The Secret of Crickley Hall is a disappointing ghost story that not even Suranne Jones can rescue
“Hands up who wants to move out of here
‘Hands up who wants to know where Cam is?'”
You know how it is. You nod off while you’re watching your son at the playground and then he disappears. And then 11 months later you move to the north and find yourself in a haunted mansion where his spirit starts talking to you. Such is the world of The Secret of Crickley Hall, which flits between affecting family drama and haunted house hokum as it follows its parallel timestreams.
Adapted by Joe Ahearne from James Herbert’s novel (airing on the BBC on 2012), the current-day trials of the relocated Caleigh family run alongside the experience of the group of orphans who were evacuated there in 1943. At the heart of the story lies Eve, wracked with guilt over the disappearance of her son Cam, the conviction that she has some kind of sixth sense leaving her susceptible to the torrid history of her new home.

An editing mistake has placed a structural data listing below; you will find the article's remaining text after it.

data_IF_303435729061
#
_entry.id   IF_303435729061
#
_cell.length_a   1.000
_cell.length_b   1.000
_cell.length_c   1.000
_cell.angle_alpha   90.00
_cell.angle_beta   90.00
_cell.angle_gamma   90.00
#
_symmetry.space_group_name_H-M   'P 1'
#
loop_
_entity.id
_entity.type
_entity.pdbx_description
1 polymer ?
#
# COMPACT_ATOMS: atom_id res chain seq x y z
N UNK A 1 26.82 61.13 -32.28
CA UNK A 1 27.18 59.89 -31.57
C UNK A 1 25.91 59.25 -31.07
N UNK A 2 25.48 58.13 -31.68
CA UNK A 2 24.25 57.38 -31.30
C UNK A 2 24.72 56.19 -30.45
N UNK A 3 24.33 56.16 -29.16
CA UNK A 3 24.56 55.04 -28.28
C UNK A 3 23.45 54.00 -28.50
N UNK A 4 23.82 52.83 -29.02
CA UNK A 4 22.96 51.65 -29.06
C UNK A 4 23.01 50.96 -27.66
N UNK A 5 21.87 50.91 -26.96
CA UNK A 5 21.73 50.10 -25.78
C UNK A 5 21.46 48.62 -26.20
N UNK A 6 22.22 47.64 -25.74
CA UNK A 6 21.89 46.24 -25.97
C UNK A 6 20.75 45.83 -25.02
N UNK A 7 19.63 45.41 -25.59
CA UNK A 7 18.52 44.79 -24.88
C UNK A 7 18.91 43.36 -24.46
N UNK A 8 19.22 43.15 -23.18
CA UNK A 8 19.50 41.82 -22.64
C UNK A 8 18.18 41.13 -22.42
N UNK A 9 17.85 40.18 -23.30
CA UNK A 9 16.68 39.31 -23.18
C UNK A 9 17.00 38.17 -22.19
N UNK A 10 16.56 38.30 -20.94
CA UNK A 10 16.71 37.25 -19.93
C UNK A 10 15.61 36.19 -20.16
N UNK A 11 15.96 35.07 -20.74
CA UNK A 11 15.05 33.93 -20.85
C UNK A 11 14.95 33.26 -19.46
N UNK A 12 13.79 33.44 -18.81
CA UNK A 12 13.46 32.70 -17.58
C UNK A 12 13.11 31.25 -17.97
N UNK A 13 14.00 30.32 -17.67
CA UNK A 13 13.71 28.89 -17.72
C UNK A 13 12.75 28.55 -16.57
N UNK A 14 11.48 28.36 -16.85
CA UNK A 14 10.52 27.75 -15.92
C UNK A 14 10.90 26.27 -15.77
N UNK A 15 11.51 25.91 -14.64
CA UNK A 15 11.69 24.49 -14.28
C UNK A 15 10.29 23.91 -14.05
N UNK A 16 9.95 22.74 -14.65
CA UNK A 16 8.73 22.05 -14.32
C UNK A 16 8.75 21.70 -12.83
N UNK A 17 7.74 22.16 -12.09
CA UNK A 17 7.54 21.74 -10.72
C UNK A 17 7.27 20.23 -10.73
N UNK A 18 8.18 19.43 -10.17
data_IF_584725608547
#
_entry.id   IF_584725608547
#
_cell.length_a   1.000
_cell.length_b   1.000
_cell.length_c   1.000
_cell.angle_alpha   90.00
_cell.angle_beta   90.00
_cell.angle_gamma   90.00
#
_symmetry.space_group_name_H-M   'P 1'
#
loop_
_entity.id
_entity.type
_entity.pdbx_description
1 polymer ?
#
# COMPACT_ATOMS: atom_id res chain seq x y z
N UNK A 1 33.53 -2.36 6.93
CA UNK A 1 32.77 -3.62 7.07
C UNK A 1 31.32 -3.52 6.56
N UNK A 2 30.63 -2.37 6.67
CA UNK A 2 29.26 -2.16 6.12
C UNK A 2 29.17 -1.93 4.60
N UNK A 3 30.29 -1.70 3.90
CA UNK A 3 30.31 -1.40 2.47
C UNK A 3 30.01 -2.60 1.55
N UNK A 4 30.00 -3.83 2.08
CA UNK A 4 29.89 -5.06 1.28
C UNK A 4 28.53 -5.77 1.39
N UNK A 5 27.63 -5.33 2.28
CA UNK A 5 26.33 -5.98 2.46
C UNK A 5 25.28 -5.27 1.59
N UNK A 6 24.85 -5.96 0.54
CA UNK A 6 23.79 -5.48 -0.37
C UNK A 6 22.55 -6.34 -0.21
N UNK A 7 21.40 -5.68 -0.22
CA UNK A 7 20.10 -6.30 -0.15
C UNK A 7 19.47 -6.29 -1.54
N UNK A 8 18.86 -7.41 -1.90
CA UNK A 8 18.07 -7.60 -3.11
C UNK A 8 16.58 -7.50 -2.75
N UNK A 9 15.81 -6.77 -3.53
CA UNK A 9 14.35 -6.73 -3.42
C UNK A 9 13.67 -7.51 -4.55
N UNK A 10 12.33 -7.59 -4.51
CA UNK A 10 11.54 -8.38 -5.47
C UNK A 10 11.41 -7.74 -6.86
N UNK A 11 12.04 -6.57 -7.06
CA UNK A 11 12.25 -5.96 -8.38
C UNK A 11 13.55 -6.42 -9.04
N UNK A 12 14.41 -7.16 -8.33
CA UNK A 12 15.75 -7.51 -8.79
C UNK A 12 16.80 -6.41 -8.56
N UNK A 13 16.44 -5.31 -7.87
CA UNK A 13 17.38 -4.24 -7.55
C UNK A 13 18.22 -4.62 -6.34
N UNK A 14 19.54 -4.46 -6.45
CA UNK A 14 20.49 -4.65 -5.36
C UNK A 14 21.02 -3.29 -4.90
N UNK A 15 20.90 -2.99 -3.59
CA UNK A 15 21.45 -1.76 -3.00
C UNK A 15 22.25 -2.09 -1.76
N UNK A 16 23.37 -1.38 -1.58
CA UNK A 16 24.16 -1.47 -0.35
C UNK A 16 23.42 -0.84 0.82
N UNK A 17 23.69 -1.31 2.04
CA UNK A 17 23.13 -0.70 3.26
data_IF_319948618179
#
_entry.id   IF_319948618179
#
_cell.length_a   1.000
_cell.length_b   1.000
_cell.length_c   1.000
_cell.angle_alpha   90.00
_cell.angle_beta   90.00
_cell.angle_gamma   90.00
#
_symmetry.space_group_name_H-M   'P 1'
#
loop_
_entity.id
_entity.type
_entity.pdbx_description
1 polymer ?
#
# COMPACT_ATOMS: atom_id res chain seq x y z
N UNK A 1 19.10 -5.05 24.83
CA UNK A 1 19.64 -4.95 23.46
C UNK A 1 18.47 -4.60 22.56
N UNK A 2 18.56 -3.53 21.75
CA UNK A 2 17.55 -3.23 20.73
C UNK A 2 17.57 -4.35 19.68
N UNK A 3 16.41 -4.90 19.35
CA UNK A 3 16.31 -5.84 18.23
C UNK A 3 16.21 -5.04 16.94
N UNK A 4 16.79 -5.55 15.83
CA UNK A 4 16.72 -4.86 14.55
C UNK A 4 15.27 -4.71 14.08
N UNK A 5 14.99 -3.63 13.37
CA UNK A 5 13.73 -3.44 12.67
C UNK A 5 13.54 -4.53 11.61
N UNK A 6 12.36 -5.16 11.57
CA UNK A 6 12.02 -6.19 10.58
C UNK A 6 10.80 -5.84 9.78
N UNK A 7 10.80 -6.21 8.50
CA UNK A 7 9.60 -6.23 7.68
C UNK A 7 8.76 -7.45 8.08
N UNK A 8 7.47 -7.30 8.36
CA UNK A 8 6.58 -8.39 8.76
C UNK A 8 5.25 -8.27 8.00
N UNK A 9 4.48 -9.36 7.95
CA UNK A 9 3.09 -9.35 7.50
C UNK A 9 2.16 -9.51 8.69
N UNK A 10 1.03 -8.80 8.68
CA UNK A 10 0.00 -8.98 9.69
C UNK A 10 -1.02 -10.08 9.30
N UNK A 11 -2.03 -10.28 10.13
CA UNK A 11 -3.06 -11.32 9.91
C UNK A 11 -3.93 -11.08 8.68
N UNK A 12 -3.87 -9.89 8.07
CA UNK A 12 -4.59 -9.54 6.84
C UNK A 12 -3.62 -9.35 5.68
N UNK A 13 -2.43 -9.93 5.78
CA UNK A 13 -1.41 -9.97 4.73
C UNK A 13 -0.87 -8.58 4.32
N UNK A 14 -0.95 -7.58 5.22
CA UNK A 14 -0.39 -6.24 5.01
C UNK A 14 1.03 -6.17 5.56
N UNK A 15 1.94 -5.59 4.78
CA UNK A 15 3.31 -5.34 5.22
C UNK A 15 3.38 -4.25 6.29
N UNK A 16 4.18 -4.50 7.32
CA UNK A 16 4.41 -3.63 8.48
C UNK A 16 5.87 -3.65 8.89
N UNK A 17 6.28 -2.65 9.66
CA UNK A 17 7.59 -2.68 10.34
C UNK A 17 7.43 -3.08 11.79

At the same time, we follow that history as a kindly teacher, employed to teach those orphans, finds herself increasingly disturbed by their treatment by Crickley Hall’s creepy owner. And that is the main problem with this adaptation, in that the 1943 strand is far inferior to the present-day. Suranne Jones is excellent as the mother haunted by her guilt as much by spirits, the impact of her son’s disappearance on the rest of her family a frustratingly under-explored theme.
But the heavy-handed way in which the wartime timeline is delivered has no feeling to it, no real emotion, and so it has nowhere near the required impact. And thus the resolution of the story, with the requisite highly improbably coincidences, lacks the depth to connect beyond the cheapness of jump scares. Disappointing.